The highlight of the book is the relationship between the surviving man and the little boy and the bond that the tragic event created between them. I loved these two and longed for healing for them both.  I also very much enjoyed the descriptions of the artist’s paintings and wish they really existed so I could see them, especially the tornado painting.  What I didn’t care as much for was the author’s writing of conversations between the characters.  He structured his conversations by using broken fragments, which I think was his effort to make the conversation sound authentic since we don’t often speak in full sentences.  But the effect was annoying to me and actually made the conversations seem phony.


If you’re looking for an exciting thriller with lots of action, you’d be disappointed with this book. But it has a well-written plot which could have ended up in several directions which will keep you guessing, though probably not right up to the end.


It was a fun, enjoyable read. Recommended.

Fact or fiction?

War and Turpentine: A novel - Stefan Hertmans, David H. McKay

The author, Stefan Hertmans, is a well-known Flemish poet. Apparently there is some debate over how much of his book, “War and Turpentine”, is fictional and how much is true.  Indeed, the main character in the book, Urbain Martien, is the author’s grandson and he did bequeath his memoirs to him, which took Hertmans 30 years before reading.  When questioned, the author has said that he only lightly edited his grandfather’s memoir.  And yet it isn’t advertised as a memoir.


The book starts out with Turpentine (his grandfather’s young days as a poor European). Part of the section is told by Hertmans as recollections of his grandfather and part is told by his grandfather and includes his recollections of his own father.  I enjoyed this section the most as it dealt with the art produced by Urbain and his father.  It beautifully portrays the life of the poor a century ago.  I especially enjoyed the photos of the artwork referenced and the personal photos contained throughout the book.  There are also essays and mediations contained in this section.


Then there is a long section, the war section, told by Urbain. This is probably the best written part of the book and I tend to think this may have been the bulk of the grandfather’s writings, though it’s written with the heart of a poet, which Hertmans is. It’s a horrific accounting of Urbain’s experiences in the war.  What struck me most about this section were the parts when Urbain would recount what he was seeing in front of him and compare it to his beautiful memories of the country, lighting up the stark difference. There were parts that were difficult to read due to their nature.


The book then goes back to Turpentine and tells of Urbain’s life after the war and his marriage to Gabrielle. This section has a sad story to tell.


As well as this book is written and the beautiful poetical prose throughout, I just never really seemed to connect with the characters. In the Turpentine sections, the author jumps around quite a bit between the author, his grandfather and his great-grandfather and would sometimes lose me.  There were many relatives that I couldn’t keep straight.  I think if I had read it as a memoir, it would have given me a different perspective than reading it as fictional based on fact.  I found it a bit disconcerting not knowing what was true and what wasn’t.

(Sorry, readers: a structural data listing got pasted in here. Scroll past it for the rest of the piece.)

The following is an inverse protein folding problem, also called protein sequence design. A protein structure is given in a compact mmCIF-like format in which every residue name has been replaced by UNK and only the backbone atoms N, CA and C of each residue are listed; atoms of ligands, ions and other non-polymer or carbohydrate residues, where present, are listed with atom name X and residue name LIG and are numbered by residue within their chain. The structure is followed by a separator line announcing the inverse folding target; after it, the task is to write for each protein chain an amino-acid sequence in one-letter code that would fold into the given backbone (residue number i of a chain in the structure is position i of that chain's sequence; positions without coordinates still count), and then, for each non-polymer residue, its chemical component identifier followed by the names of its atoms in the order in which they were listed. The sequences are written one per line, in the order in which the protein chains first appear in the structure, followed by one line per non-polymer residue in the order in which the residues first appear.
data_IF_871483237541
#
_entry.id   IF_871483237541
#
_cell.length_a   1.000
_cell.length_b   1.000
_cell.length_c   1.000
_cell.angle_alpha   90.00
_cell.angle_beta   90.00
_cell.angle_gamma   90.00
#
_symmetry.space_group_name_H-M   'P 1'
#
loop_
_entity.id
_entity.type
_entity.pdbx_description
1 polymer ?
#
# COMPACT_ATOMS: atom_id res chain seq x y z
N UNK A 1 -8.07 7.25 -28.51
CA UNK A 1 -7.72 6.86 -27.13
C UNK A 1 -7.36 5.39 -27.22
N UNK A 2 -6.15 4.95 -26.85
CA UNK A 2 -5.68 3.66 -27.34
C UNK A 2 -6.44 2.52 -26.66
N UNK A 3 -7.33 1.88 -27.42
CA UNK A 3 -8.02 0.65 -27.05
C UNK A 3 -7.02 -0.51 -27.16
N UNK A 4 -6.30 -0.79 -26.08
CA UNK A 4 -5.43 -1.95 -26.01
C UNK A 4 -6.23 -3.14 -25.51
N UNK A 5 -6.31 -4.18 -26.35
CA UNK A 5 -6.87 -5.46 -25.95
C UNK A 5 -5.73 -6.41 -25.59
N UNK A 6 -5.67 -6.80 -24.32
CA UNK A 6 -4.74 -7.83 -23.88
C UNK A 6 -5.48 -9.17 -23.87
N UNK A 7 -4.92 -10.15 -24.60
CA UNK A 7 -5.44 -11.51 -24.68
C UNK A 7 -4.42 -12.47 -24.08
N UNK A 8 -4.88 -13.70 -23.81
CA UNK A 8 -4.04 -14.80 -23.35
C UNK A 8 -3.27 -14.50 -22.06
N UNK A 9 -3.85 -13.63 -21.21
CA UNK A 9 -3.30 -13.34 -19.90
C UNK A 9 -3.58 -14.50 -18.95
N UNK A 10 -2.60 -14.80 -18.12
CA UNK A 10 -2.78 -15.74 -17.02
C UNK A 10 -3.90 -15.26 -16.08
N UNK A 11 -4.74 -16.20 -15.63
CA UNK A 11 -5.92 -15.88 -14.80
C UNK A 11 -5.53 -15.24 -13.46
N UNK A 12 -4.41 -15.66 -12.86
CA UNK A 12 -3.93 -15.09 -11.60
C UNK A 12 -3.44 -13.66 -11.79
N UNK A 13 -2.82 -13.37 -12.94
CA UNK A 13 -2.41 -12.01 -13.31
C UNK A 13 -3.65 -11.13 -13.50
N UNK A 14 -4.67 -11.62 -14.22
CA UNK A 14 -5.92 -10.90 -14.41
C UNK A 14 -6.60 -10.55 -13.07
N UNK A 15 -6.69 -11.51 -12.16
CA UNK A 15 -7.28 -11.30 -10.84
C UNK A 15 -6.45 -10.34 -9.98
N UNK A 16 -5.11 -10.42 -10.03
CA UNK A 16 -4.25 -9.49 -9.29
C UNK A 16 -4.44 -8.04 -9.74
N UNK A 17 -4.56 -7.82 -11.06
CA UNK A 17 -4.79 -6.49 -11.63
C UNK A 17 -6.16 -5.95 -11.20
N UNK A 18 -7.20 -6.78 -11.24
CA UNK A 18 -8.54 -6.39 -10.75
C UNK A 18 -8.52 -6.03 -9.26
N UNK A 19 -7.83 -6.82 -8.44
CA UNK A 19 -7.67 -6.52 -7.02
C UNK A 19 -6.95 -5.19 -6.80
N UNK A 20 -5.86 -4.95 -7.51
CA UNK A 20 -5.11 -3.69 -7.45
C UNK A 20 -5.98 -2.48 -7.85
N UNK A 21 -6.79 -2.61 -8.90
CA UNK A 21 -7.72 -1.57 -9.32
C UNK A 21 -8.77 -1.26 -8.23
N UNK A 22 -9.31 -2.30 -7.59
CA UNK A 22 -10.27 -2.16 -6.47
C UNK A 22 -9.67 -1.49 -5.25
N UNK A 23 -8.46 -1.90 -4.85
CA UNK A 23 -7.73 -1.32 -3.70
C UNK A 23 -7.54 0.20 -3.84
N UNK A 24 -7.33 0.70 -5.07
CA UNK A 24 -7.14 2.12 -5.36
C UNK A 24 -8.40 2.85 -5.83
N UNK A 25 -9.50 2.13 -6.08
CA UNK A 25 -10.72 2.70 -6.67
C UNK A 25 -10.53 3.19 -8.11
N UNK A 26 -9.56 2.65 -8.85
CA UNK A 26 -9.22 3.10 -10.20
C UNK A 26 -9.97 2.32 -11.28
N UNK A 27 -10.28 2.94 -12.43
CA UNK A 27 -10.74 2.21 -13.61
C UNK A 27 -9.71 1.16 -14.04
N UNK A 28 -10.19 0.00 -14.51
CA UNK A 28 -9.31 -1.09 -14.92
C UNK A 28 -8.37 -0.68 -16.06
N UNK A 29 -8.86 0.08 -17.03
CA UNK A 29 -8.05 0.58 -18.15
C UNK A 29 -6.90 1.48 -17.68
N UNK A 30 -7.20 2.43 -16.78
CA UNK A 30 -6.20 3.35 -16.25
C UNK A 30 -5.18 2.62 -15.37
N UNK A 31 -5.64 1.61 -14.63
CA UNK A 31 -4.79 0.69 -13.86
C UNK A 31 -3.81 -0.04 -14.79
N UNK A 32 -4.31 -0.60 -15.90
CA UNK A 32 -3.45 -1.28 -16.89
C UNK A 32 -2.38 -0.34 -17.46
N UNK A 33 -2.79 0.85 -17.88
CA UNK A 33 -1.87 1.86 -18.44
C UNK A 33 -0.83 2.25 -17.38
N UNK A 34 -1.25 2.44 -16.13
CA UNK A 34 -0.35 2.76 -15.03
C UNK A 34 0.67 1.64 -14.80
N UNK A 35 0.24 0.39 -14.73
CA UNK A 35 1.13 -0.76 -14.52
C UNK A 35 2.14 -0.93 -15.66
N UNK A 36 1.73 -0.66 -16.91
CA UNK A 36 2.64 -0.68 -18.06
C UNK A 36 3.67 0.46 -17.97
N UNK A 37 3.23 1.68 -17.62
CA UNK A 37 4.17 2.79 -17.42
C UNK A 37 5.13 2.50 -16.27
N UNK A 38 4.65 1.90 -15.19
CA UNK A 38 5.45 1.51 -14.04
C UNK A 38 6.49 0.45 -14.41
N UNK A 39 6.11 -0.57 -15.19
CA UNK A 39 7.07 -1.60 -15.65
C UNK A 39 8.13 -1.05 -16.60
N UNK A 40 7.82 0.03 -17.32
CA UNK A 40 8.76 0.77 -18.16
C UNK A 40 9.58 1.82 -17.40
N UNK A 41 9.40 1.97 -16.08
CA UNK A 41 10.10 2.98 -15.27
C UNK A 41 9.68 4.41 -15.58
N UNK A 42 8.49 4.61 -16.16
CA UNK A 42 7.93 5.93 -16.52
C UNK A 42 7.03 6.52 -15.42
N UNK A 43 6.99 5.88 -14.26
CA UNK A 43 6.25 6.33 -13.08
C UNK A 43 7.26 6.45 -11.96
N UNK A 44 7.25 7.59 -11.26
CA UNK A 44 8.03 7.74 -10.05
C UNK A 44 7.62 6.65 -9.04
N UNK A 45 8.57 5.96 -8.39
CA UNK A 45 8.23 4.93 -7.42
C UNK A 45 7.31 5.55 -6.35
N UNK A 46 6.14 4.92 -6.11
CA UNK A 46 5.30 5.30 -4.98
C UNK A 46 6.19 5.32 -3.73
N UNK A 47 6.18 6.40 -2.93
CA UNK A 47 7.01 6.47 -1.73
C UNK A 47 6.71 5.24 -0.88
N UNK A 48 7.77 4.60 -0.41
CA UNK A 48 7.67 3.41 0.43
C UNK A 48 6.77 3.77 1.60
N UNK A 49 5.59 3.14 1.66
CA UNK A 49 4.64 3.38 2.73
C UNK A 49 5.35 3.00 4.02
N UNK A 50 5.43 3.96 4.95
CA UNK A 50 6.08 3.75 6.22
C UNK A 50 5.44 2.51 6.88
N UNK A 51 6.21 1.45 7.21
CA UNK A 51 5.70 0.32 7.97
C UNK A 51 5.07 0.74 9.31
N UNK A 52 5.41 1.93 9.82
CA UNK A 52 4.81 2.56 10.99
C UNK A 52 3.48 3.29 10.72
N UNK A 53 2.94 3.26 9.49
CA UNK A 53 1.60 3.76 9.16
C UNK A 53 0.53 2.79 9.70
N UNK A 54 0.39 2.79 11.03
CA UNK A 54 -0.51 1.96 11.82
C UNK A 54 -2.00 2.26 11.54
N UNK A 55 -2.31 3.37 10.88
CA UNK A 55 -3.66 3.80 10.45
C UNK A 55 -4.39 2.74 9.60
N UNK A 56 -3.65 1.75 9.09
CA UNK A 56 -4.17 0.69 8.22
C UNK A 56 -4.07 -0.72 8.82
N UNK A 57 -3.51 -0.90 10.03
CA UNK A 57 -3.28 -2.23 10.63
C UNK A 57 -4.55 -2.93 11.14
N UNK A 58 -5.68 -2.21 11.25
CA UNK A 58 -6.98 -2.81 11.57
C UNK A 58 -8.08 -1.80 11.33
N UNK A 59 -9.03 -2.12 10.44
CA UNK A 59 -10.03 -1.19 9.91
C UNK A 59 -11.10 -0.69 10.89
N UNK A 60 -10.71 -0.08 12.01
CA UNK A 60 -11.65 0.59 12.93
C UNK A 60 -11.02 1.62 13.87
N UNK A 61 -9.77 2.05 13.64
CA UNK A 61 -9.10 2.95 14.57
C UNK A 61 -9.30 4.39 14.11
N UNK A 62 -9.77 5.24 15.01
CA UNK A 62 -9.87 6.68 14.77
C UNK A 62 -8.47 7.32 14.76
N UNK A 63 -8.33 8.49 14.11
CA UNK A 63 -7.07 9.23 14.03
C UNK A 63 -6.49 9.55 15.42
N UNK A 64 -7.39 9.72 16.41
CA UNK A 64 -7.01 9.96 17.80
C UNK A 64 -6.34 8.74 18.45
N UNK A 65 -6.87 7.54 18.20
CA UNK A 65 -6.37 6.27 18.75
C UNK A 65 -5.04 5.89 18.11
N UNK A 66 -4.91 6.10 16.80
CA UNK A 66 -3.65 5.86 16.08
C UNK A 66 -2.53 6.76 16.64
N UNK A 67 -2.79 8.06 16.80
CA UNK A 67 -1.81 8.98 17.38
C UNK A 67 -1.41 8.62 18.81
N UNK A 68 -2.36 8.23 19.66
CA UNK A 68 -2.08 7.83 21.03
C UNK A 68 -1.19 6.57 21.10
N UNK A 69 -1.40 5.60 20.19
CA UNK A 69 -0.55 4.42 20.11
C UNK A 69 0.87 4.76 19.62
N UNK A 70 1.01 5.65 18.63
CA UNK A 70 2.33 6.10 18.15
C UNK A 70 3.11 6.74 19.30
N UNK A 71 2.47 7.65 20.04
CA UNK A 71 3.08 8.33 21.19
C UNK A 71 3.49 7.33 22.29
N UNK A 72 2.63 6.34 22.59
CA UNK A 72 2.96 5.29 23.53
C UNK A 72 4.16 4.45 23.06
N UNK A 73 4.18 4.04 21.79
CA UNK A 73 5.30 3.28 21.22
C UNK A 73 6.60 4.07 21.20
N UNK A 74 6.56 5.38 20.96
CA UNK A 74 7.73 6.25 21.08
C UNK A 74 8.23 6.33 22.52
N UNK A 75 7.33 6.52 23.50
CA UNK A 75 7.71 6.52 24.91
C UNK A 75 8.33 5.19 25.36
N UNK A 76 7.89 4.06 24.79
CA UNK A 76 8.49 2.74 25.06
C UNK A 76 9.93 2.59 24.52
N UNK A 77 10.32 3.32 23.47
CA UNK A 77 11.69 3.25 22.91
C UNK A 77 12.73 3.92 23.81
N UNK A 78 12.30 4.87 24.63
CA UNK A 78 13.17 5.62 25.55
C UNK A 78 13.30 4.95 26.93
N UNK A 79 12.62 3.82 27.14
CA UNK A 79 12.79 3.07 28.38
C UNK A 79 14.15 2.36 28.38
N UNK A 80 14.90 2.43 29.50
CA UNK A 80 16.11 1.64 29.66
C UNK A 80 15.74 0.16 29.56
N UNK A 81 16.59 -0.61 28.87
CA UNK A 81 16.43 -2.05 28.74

This book was given to me by the publisher through First to Read in return for an honest review.


Very moving debut

With Love from the Inside - Angela Pisel

This is the tragic story of a mother accused of killing her infant son, William, and the terrible cost of the accusation to her husband and daughter. Although she adamantly proclaimed her innocence, Grace was convicted of Munchausen by Proxy Syndrome and after serving 17 years is now awaiting execution. She hasn’t seen her daughter Sophie for 11 years and longs to see her one last time.  Sophie has been living a life of lies due to her shame over her mother’s imprisonment.  There’s a clock ticking the days and hours away until Grace’s execution.  Is it too late for this mother and daughter to reunite and forgive?


There are stories within stories in this well plotted book. There’s the story of Grace and her connection with other women prisoners with each of their unique tales and the terror when the date of her execution is announced.  There’s the story of Sophie and the relationship with her husband that is marred by the lies she has hidden behind for so many years.  There’s a story of a little boy named Max who has severe medical problems and is abandoned by his mother but who has gained Sophie’s love. 


I think this is an excellent debut by this author and I’m interested in reading any future work by her. I cared very much for each of the characters and my heart was racing during the last few chapters as I waited, along with the characters, to learn whether the governor would grant Grace clemency.  The author has a very deep understanding of women in prison and did an excellent job of bringing out all of their humiliation, fears and hopes.  Recommended.